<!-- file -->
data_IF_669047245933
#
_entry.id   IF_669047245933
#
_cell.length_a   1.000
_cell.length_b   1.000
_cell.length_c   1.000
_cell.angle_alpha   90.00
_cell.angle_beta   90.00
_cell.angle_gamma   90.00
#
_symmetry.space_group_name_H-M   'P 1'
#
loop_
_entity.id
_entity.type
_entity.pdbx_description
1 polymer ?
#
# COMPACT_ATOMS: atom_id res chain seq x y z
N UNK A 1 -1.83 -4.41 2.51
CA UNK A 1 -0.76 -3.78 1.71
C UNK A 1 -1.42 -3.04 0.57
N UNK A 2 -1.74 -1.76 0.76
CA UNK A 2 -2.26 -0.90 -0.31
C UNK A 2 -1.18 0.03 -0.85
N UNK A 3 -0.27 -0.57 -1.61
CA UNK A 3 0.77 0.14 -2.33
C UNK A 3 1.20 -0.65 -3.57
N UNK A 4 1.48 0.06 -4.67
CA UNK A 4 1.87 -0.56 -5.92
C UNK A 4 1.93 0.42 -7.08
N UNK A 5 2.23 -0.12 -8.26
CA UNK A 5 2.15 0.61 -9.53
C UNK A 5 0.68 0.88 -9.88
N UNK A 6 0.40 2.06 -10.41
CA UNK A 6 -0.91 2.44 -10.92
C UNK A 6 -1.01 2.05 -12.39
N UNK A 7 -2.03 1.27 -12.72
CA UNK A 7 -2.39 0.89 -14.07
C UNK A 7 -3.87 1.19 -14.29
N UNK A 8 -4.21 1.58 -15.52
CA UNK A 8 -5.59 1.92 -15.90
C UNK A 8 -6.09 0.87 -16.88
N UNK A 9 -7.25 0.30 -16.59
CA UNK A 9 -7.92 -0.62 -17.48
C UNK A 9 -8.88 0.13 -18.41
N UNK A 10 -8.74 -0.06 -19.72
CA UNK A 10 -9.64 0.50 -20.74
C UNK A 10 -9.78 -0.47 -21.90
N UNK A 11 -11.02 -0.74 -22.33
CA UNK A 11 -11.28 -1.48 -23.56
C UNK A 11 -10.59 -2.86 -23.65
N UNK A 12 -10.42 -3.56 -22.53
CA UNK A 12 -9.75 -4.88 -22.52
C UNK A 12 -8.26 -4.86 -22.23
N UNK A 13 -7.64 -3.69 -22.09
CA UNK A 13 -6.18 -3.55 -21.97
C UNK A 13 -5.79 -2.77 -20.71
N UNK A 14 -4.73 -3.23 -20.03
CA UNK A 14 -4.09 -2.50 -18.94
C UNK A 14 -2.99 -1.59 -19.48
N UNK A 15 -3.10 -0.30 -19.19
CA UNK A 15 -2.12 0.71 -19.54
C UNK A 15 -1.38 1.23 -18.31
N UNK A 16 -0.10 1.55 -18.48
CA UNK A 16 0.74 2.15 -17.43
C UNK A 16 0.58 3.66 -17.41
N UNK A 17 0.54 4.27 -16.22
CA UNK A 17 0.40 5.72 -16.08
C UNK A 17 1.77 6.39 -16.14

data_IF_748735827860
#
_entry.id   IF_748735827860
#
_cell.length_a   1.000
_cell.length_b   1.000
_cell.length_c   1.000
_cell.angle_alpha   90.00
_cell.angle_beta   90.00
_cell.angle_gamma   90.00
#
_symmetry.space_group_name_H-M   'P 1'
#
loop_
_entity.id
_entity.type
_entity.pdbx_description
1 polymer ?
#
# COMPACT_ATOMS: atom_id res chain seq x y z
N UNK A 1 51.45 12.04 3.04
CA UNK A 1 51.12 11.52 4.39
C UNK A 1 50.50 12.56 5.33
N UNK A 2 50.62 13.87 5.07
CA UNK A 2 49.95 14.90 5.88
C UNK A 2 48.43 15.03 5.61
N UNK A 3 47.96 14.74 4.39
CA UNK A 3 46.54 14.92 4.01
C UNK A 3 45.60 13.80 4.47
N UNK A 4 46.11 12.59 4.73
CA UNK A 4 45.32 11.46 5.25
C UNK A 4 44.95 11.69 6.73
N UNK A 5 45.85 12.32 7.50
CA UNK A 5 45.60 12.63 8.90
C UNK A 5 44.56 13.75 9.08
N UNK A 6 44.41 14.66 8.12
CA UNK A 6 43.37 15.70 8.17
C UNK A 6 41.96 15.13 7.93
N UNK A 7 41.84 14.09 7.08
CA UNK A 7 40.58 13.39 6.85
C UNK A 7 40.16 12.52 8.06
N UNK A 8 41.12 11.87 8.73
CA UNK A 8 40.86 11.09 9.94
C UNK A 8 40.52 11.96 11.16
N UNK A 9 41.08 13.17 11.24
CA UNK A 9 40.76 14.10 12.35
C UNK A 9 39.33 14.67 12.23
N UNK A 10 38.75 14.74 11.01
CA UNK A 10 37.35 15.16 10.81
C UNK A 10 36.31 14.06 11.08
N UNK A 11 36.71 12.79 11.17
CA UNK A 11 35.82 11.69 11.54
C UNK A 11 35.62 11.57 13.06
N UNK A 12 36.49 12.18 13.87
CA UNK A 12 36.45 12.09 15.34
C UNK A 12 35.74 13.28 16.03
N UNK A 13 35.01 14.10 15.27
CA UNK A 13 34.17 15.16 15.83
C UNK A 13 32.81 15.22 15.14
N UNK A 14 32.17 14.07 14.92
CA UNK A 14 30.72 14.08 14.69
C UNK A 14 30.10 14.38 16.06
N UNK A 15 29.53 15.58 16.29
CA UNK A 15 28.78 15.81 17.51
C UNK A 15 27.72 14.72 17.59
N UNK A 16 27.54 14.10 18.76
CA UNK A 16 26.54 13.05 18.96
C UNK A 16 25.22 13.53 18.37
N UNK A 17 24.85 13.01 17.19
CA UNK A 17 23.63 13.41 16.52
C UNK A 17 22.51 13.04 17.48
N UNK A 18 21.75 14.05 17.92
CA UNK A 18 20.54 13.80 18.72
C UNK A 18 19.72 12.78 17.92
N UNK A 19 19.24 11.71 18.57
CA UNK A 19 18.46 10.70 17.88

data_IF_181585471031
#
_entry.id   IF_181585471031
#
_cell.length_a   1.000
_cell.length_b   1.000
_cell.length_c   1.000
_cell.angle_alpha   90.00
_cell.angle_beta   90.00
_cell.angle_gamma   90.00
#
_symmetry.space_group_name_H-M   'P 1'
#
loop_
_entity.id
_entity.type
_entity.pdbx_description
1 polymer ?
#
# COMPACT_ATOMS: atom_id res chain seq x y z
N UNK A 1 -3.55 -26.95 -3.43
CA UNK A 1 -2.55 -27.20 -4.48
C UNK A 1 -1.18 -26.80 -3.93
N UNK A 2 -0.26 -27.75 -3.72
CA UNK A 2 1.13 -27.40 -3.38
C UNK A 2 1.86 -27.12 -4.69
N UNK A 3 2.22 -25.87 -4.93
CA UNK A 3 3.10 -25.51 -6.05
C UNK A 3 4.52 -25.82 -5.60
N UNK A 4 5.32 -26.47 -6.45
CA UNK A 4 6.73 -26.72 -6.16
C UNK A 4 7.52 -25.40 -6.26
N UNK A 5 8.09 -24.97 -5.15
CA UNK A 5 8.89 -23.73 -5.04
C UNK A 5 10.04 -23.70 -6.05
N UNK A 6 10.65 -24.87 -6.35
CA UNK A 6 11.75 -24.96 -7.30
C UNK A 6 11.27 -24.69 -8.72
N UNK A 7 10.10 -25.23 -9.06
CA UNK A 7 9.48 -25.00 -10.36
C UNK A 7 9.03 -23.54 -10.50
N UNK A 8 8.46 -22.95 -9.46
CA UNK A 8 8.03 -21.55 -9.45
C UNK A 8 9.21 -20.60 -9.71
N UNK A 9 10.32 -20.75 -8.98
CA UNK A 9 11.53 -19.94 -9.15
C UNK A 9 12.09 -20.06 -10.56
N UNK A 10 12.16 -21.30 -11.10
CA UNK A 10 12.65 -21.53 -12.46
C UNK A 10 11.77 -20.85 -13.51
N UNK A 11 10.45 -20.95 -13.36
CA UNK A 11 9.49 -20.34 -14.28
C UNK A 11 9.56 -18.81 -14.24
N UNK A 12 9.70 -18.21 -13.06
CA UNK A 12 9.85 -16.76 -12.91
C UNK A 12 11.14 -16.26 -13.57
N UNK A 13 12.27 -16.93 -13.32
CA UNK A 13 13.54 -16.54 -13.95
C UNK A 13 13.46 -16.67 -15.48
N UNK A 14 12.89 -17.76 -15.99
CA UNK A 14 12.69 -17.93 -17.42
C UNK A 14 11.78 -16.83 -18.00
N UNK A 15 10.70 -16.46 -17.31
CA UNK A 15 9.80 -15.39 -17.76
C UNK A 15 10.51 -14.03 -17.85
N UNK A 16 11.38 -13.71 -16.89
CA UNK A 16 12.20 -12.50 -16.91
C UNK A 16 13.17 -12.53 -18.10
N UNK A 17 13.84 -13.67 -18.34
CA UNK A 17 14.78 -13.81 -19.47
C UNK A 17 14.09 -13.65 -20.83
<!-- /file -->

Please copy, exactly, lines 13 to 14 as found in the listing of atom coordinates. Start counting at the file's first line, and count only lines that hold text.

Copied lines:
#
loop_